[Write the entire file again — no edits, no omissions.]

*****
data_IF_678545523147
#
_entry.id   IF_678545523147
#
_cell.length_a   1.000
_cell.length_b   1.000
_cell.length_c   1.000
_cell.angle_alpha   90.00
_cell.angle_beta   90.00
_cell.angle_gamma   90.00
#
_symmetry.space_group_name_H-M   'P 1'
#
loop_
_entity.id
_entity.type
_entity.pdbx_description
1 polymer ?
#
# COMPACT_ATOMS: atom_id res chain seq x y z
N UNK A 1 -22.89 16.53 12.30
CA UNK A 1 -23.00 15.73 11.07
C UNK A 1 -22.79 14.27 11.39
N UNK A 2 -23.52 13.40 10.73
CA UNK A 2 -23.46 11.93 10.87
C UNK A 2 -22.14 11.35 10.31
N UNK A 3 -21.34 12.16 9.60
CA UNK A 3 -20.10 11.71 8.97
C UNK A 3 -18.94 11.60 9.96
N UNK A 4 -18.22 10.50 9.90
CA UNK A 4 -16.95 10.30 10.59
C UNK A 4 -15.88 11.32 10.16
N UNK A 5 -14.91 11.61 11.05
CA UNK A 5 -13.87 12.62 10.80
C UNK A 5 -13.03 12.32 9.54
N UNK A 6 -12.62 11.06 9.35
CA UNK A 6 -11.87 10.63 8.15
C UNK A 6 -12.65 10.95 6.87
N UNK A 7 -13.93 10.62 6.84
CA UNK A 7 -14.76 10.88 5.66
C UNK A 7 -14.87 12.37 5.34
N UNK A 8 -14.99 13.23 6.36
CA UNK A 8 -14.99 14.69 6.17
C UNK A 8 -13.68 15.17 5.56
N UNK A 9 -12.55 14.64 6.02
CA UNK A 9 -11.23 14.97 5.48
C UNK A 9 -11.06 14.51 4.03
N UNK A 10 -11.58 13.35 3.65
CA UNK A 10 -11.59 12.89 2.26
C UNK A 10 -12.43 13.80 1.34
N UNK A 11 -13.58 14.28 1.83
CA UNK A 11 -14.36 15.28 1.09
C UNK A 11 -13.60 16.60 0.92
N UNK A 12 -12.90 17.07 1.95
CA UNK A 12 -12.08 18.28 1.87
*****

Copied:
data_IF_678545523147
#
_entry.id   IF_678545523147
#
_cell.length_a   1.000
_cell.length_b   1.000
_cell.length_c   1.000
_cell.angle_alpha   90.00
_cell.angle_beta   90.00
_cell.angle_gamma   90.00
#
_symmetry.space_group_name_H-M   'P 1'
#
loop_
_entity.id
_entity.type
_entity.pdbx_description
1 polymer ?
#
# COMPACT_ATOMS: atom_id res chain seq x y z
N UNK A 1 -22.89 16.53 12.30
CA UNK A 1 -23.00 15.73 11.07
C UNK A 1 -22.79 14.27 11.39
N UNK A 2 -23.52 13.40 10.73
CA UNK A 2 -23.46 11.93 10.87
C UNK A 2 -22.14 11.35 10.31
N UNK A 3 -21.34 12.16 9.60
CA UNK A 3 -20.10 11.71 8.97
C UNK A 3 -18.94 11.60 9.96
N UNK A 4 -18.22 10.50 9.90
CA UNK A 4 -16.95 10.30 10.59
C UNK A 4 -15.88 11.32 10.16
N UNK A 5 -14.91 11.61 11.05
CA UNK A 5 -13.87 12.62 10.80
C UNK A 5 -13.03 12.32 9.54
N UNK A 6 -12.62 11.06 9.35
CA UNK A 6 -11.87 10.63 8.15
C UNK A 6 -12.65 10.95 6.87
N UNK A 7 -13.93 10.62 6.84
CA UNK A 7 -14.76 10.88 5.66
C UNK A 7 -14.87 12.37 5.34
N UNK A 8 -14.99 13.23 6.36
CA UNK A 8 -14.99 14.69 6.17
C UNK A 8 -13.68 15.17 5.56
N UNK A 9 -12.55 14.64 6.02
CA UNK A 9 -11.23 14.97 5.48
C UNK A 9 -11.06 14.51 4.03
N UNK A 10 -11.58 13.35 3.65
CA UNK A 10 -11.59 12.89 2.26
C UNK A 10 -12.43 13.80 1.34
N UNK A 11 -13.58 14.28 1.83
CA UNK A 11 -14.36 15.28 1.09
C UNK A 11 -13.60 16.60 0.92
N UNK A 12 -12.90 17.07 1.95
CA UNK A 12 -12.08 18.28 1.87